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Peaky Blinders to return with Netflix film - Here's why we're excited

By order of the Peaky Blinders
By order of the Peaky Blinders Copyright BBC
Copyright BBC
By Jonny Walfisz
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As the streaming giant confirms a film is on the way, here's why you should be excited for the return of Cillian Murphy as the leader of the Shelby gang.

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A Peaky Blinders film is on the way, Netflix has confirmed. The streaming giant posted on X last night with official news of the long-awaited conclusion to the popular crime drama. 

The post from Netflix includes a picture of the script and a comment from lead actor Cillian Murphy: “It seems like Tommy Shelby wasn’t finished with me.” 

“It is very gratifying to be recollaborating with Steven Knight and Tom Harper on the film version of Peaky Blinders. This is one for the fans,” Murphy says. 

Peaky Blinders is a hugely popular British drama that ran on the BBC for six series between 2013 and 2022 with a dance show. Set in 1920s Birmingham, it followed a fictionalised version of the real Peaky Blinders gang. 

Despicable, iconic... Tommy Shelby
Despicable, iconic... Tommy ShelbyBBC

The series won acclaim for its period drama setting, outstanding acting from the likes of Murphy and Helen McCrory, sharp dialogue, and iconic contemporary soundtrack. 

While the show officially finished after its sixth series in 2022 on the BBC, series creator Steven Knight has spoken about wanting to make a film to wrap up the loose ends of the show’s grand storyline. 

Now, thanks to Netflix – the streaming giant already had international distribution rights for the show – Peaky Blinders will return to the big screen with Knight’s grand cinematic finale. 

“It will be an explosive chapter in the Peaky Blinders story,” Knight says, noting how the film will leave “no holds barred.” 

Tom Harper who is slated to direct says: “When I first directed Peaky Blinders over 10 years ago we didn't know what the series would become, but we did know that there was something in the alchemy of the cast and the writing that felt explosive.” 

Why should you be excited?

Peaky Blinders trotted onto TV screens as one of those rare brilliantly fully-formed shows. Irish actor Cillian Murphy was fully transformed into the cold-blooded manipulative criminal Tommy Shelby as he strode through the derelict streets of post-World War One Birmingham on his horse to the tune of Nick Cave’s ‘Red Right Hand’. 

The period was achingly beautifully recreated with an anarchic anachronistic flair. This was depression-era Britain fuelled by Scorsese-esque dialogue, vibrant characters played by acting heavyweights and a killer punk soundtrack.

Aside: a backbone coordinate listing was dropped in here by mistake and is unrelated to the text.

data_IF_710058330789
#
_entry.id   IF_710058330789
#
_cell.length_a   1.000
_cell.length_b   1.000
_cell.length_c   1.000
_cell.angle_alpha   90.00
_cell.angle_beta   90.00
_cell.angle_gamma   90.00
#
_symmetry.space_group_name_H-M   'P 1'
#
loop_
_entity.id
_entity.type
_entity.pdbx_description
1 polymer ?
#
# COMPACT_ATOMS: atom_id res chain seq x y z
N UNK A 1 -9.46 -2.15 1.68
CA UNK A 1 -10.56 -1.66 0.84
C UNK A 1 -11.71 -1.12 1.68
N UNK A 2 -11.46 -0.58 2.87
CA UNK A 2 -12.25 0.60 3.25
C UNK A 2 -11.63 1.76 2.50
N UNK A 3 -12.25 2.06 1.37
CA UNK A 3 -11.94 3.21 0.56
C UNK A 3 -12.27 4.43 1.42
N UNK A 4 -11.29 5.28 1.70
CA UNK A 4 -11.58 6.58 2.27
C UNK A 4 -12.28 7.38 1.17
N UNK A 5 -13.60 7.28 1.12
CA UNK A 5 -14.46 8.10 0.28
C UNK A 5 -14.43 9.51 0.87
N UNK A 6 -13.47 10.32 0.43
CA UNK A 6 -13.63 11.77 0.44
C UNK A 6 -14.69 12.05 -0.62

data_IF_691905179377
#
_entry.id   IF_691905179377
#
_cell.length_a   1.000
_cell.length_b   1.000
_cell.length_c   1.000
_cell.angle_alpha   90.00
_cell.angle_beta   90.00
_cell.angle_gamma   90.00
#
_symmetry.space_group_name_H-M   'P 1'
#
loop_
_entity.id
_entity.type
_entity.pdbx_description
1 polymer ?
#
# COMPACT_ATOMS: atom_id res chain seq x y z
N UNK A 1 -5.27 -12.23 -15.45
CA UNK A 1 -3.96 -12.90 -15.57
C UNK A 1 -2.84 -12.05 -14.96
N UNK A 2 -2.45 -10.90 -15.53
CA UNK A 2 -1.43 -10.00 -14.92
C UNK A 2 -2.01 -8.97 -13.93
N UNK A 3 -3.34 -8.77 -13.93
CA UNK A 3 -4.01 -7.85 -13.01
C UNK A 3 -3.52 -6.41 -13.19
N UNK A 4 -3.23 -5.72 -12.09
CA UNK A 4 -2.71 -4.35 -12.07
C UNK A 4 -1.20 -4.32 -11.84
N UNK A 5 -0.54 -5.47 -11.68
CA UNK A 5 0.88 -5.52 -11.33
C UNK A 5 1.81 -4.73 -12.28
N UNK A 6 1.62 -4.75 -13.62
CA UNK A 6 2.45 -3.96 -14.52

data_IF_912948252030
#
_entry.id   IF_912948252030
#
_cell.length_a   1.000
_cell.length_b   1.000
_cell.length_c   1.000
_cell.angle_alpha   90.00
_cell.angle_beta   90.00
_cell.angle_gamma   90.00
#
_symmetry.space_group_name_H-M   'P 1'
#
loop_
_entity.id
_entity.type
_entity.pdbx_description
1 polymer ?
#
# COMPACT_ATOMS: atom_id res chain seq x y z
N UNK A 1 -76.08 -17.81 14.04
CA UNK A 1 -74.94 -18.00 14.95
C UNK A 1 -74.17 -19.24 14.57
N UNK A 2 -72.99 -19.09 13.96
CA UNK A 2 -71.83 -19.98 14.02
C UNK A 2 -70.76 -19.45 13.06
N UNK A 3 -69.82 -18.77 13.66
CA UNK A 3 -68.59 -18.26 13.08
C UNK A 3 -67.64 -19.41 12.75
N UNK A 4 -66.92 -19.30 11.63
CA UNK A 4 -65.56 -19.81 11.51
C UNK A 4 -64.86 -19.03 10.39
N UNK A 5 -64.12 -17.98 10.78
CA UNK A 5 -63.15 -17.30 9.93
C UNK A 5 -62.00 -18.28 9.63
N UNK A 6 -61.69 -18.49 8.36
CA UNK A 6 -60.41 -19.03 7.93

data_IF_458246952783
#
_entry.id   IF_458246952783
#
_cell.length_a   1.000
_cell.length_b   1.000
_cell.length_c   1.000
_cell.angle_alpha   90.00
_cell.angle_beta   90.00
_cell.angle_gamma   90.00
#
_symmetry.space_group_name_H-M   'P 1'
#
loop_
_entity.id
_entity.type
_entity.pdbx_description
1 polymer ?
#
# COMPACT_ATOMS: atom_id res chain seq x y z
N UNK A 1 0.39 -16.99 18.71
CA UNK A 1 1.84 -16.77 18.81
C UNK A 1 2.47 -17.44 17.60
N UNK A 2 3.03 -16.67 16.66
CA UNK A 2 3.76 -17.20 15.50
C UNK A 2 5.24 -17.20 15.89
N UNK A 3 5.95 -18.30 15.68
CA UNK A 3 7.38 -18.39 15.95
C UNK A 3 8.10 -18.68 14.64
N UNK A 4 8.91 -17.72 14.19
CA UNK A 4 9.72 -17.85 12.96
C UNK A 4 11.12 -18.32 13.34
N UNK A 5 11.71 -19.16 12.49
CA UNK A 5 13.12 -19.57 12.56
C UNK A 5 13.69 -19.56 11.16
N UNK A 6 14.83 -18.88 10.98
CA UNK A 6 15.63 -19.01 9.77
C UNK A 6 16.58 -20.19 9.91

Tom Hardy as the formidable Alfie Solomons
Tom Hardy as the formidable Alfie SolomonsBBC

While the show’s first season started with Shelby and his gang of Peaky Blinders thugs as the local gangsters of a downtrodden midlands dump, the show’s ambition grew with its characters. By the end of the sixth season, Shelby is an MP for Birmingham, making illegal deals to sell liquor to prohibition-era America, while trading barbs with the fascist Oswald Mosely. 

The cast had also grown to incorporate a smorgasbord of talent. Alongside Murphy, who collected an Oscar for his titular role in Oppenheimer this year, the show had featured Sam Neill, Tom Hardy, Paddy Considine, Adrien Brody, Aidan Gillen, Anya Taylor-Joy, and Stephen Graham among many others. 

However, the show was rocked by the sudden death of regular cast member Helen McCrory in 2021. McCrory starred as the gang’s matriarch Elizabeth ‘Polly’ Gray, and her absence was keenly felt in the final series. 

The late great Helen McCrory
The late great Helen McCroryBBC

Unmoored without McCrory, after some of the most confidently made television in recent years, the show stumbled through the last series, leaving many plot threads still fraying at the edges. 

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Osward Mosely, the real-life British fascist whose actions led to the 1936 Battle of Cable Street and in the show’s universe, had bested Shelby at the end of season five, feels like the biggest omission in the show’s chronology. 

Similarly, plot points involving rival Scottish gang the Billy Boys, Liverpool businessman Hayden Stagg (played painfully briefly by Stephen Graham), and how the Shelby’s fraught liquor trade with the American gangsters, all are yet to be fully played out. 

Will a single film be able to wrap all these threads up in a neat two hours? That’s hard to say. What’s hopefully guaranteed is that with Netflix financially backing the film and Murphy agreeing to return at the peak of his career, the film should have all the requisite funds thrown at it to once again fully realise the bombastic world of Peaky Blinders to the big screen.

If it also means more incredible needle drop moments from the likes of Nick Cave, PJ Harvey, Radiohead, the White Stripes, and Anna Calvi, then count us in… By order of the Peaky Blinders!  

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